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Subscription shares: who exactly do they benefit?
by James Brown on Jan 28, 2011 at 00:01
The investment trust sector has seen many different trends over the years, and one of the more obvious of recent years was the significant issuance of subscription shares from 2008 to 2010. Subscription shares, like warrants, give the holder the right but not the obligation, to convert into ordinary shares at a fixed conversion price in the future. The key difference is that subscription shares can be held within an ISA.
There are a several reasons for issuing subscription shares, but the key benefit is it gives a fund the possibility of growing its assets, regardless of whether its shares are trading at a premium. Besides the obvious benefit to the managers of a greater pool of assets on which to charge fees, boards have espoused benefits of increased liquidity, and lower total expense ratios (TERs) as a result of the larger asset base.
Most investment trusts trade at a discount to net asset value (NAV) and to issue shares at a discount to NAV would be dilutive to existing shareholders. As a result, most closed-ended funds have struggled to grow their assets through issuance.
Subscription shares issued in recent years had maturity dates ranging from one year to five or six, some with stepped exercise prices. We estimate £160 million was raised in 2010 as a result of conversion of subscription shares into ordinary shares. This included £25 million for Utilico Emerging Markets and £23 million for JPM Asian .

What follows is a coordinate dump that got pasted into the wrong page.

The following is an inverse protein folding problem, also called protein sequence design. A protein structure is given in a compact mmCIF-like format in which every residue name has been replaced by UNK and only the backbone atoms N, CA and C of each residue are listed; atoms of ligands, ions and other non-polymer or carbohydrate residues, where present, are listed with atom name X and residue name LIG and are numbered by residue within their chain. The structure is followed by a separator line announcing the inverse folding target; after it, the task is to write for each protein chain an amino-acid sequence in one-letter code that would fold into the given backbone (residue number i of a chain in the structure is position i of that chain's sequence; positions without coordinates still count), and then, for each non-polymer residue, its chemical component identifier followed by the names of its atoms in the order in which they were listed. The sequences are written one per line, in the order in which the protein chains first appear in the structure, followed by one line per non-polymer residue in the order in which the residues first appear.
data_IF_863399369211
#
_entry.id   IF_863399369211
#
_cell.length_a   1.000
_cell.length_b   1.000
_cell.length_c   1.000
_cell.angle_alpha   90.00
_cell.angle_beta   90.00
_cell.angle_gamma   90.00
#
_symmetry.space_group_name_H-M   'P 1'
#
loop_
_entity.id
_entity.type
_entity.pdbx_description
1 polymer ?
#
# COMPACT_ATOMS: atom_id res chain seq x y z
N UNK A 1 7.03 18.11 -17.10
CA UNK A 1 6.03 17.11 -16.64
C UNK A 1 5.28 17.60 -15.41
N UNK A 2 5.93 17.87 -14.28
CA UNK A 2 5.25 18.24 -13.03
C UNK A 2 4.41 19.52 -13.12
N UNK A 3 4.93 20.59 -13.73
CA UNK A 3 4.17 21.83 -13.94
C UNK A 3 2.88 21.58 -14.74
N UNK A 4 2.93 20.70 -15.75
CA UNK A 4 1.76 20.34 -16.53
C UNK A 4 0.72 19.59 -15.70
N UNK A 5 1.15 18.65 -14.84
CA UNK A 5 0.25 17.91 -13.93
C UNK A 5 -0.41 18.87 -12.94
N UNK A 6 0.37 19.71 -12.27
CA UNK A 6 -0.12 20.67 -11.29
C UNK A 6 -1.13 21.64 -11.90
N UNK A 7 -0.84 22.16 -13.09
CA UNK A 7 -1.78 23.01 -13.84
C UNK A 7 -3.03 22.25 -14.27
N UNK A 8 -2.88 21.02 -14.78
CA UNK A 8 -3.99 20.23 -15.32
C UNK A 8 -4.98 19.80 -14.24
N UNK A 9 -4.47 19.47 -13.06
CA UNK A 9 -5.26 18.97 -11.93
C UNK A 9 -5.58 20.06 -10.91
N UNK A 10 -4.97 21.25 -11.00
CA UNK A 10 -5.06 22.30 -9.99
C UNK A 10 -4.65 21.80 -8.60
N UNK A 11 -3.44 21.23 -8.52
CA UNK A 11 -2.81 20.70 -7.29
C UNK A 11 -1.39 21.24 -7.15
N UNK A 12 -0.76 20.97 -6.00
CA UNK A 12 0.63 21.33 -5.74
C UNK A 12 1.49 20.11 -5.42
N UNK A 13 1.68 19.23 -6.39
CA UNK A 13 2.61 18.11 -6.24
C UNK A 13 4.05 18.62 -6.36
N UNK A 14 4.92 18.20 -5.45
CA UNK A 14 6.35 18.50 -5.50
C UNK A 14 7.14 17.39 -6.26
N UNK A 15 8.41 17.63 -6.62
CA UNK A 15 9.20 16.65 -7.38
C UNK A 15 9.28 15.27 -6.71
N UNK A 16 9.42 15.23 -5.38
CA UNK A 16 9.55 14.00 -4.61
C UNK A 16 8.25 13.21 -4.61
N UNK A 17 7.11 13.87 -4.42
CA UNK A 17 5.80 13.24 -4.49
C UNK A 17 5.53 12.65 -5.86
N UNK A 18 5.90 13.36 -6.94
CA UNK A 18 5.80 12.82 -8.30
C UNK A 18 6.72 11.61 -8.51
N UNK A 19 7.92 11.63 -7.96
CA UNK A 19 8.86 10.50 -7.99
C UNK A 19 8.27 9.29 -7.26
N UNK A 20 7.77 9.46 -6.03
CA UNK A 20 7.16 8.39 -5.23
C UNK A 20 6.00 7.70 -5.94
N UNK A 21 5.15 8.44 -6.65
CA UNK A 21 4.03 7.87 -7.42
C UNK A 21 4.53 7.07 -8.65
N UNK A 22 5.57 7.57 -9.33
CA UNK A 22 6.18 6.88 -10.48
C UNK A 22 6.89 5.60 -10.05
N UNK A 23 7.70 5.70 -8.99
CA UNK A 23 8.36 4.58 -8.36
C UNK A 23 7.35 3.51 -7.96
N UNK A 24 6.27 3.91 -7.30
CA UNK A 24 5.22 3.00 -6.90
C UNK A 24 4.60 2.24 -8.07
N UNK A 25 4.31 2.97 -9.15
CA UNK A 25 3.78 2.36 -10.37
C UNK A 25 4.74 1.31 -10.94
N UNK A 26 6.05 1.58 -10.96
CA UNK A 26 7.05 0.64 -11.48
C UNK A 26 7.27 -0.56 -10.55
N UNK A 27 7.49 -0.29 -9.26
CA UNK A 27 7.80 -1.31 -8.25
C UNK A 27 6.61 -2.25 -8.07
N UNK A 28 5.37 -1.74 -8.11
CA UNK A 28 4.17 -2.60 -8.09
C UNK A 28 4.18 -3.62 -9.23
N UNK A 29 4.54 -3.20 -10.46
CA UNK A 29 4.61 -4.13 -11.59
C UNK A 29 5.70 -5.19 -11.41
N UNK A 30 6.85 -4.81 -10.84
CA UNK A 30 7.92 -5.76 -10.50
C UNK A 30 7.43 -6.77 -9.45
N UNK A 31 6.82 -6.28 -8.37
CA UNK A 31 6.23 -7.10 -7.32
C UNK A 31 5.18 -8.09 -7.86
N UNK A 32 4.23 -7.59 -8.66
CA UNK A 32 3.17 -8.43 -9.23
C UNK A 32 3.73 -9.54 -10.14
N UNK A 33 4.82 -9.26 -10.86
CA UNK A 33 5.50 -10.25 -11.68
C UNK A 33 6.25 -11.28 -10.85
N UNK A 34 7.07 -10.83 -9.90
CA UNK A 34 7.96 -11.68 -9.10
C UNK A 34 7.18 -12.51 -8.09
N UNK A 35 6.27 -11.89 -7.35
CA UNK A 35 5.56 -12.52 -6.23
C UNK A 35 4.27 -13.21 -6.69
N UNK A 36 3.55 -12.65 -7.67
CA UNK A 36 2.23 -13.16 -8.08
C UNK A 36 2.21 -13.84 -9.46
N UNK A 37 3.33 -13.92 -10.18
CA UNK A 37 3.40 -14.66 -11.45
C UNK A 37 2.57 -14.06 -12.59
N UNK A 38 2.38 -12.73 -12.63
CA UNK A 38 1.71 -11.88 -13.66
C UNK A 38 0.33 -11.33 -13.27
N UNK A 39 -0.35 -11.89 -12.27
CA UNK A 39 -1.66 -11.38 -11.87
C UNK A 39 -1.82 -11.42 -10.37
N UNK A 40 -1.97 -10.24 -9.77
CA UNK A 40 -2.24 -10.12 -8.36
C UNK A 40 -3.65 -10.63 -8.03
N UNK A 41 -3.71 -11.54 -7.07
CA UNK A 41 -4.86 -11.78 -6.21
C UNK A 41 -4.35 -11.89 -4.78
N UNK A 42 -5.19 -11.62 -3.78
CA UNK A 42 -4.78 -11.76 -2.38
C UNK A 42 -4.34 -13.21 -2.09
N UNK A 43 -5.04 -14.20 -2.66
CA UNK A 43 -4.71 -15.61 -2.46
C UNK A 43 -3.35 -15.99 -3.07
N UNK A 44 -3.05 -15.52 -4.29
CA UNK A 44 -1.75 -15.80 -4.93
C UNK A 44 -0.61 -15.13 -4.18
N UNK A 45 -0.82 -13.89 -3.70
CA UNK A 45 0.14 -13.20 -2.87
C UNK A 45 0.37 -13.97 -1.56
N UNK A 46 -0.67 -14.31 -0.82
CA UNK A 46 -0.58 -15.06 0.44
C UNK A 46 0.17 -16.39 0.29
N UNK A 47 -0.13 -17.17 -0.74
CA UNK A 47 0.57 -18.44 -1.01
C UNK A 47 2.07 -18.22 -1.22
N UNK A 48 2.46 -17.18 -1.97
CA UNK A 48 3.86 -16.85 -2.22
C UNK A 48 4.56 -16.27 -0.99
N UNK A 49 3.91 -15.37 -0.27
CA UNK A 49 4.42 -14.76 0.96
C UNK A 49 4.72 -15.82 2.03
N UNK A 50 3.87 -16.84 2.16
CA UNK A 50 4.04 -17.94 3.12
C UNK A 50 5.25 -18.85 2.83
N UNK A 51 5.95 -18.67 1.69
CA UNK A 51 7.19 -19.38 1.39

The potential for further fund raising in the next few years is considerable. If all outstanding subscription shares were to be exercised at their highest exercise prices, we estimate that over £1 billion of new capital would be raised. We accept it is unlikely that all subscription shares will be exercised, and that all with stepped subscription prices will convert at their highest prices. However, based on the number that are already in the money, further issuance is likely to be significant in 2011 and 2012.
The issue with subscription shares is that once they are in the money, they become dilutive to the fund’s NAV per ordinary share. For subscription shares well in the money, the dilution can be significant. For shareholders who own both ordinary and subscription shares this is not a problem, as the dilution on the ordinary shares will be made up through the subscription shares.
However, investors who bought only the ordinary shares since the subscription share issue will have been diluted. Industry practice is to consider funds in this situation on the basis of the diluted NAV, so current discounts are considered on the basis of a diluted NAV. What is less clear is whether future potential dilution has been taken into account.
In addition to the future effect on ordinary share classes, subscription shares are separately tradable securities in their own right. While liquidity can be patchy and spreads wide, they can provide geared exposure to a fund’s underlying portfolio.
Given the inefficiency of the subscription share market, this can provide some interesting opportunities. At present, the short-dated and highly geared subscription shares on Eastern European Trust*, and the longer dated subscription shares on JPMorgan Chinese * which expire in 2013, look attractive on a Black-Scholes valuation basis. But investors should note subscription shares are highly geared instruments, and if they expire out of the money, will be rendered worthless.
Subscription shares have broadly been a success, raising significant new capital for the sector. However they are not without their downside, not least the potential dilution to potential new investors in ordinary shares.
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